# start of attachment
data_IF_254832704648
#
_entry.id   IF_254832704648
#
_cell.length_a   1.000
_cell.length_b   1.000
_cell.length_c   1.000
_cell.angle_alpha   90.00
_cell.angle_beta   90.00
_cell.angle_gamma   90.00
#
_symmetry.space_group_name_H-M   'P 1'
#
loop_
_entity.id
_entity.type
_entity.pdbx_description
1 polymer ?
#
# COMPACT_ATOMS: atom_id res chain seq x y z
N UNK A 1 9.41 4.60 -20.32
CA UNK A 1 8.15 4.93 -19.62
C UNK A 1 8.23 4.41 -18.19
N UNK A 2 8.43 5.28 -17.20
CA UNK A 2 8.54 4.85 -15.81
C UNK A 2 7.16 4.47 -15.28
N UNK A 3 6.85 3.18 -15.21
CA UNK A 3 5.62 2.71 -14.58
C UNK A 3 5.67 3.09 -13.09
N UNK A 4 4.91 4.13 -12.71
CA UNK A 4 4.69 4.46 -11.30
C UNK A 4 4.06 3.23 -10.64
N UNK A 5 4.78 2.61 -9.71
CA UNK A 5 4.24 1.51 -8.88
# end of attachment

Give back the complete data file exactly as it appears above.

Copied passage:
data_IF_254832704648
#
_entry.id   IF_254832704648
#
_cell.length_a   1.000
_cell.length_b   1.000
_cell.length_c   1.000
_cell.angle_alpha   90.00
_cell.angle_beta   90.00
_cell.angle_gamma   90.00
#
_symmetry.space_group_name_H-M   'P 1'
#
loop_
_entity.id
_entity.type
_entity.pdbx_description
1 polymer ?
#
# COMPACT_ATOMS: atom_id res chain seq x y z
N UNK A 1 9.41 4.60 -20.32
CA UNK A 1 8.15 4.93 -19.62
C UNK A 1 8.23 4.41 -18.19
N UNK A 2 8.43 5.28 -17.20
CA UNK A 2 8.54 4.85 -15.81
C UNK A 2 7.16 4.47 -15.28
N UNK A 3 6.85 3.18 -15.21
CA UNK A 3 5.62 2.71 -14.58
C UNK A 3 5.67 3.09 -13.09
N UNK A 4 4.91 4.13 -12.71
CA UNK A 4 4.69 4.46 -11.30
C UNK A 4 4.06 3.23 -10.64
N UNK A 5 4.78 2.61 -9.71
CA UNK A 5 4.24 1.51 -8.88